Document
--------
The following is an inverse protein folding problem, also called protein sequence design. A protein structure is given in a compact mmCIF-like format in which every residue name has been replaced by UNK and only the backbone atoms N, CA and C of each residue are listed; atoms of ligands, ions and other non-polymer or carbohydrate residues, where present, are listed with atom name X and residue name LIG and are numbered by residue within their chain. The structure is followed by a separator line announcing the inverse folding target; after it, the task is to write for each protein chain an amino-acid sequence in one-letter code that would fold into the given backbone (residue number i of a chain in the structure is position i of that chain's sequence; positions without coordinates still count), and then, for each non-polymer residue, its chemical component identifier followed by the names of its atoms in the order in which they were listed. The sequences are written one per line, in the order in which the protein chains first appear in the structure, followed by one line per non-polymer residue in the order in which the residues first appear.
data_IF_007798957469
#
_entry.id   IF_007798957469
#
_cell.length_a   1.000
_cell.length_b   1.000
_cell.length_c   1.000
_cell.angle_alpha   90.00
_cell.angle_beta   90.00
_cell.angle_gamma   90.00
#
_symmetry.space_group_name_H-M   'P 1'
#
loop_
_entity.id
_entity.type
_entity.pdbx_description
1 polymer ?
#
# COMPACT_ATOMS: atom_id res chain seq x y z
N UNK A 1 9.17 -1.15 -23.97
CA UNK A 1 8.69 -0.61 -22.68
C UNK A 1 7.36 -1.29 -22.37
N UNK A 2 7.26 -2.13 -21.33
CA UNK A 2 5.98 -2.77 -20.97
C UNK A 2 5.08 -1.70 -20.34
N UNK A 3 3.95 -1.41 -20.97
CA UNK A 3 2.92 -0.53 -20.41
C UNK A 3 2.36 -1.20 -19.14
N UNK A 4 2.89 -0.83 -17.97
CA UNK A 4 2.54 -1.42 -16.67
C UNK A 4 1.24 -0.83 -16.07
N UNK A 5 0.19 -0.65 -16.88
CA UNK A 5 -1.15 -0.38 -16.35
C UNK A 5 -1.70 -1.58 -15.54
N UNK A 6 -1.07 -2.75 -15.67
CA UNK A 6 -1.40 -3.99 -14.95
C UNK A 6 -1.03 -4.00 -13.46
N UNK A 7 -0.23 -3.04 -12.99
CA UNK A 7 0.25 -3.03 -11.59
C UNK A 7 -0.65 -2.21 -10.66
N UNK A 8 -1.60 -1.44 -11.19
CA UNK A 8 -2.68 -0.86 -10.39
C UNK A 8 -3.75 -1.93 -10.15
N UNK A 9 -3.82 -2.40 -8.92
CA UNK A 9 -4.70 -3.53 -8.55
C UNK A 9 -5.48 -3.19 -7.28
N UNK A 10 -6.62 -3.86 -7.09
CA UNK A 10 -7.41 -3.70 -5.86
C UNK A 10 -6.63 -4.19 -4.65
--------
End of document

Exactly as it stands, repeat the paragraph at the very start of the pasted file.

The following is an inverse protein folding problem, also called protein sequence design. A protein structure is given in a compact mmCIF-like format in which every residue name has been replaced by UNK and only the backbone atoms N, CA and C of each residue are listed; atoms of ligands, ions and other non-polymer or carbohydrate residues, where present, are listed with atom name X and residue name LIG and are numbered by residue within their chain. The structure is followed by a separator line announcing the inverse folding target; after it, the task is to write for each protein chain an amino-acid sequence in one-letter code that would fold into the given backbone (residue number i of a chain in the structure is position i of that chain's sequence; positions without coordinates still count), and then, for each non-polymer residue, its chemical component identifier followed by the names of its atoms in the order in which they were listed. The sequences are written one per line, in the order in which the protein chains first appear in the structure, followed by one line per non-polymer residue in the order in which the residues first appear.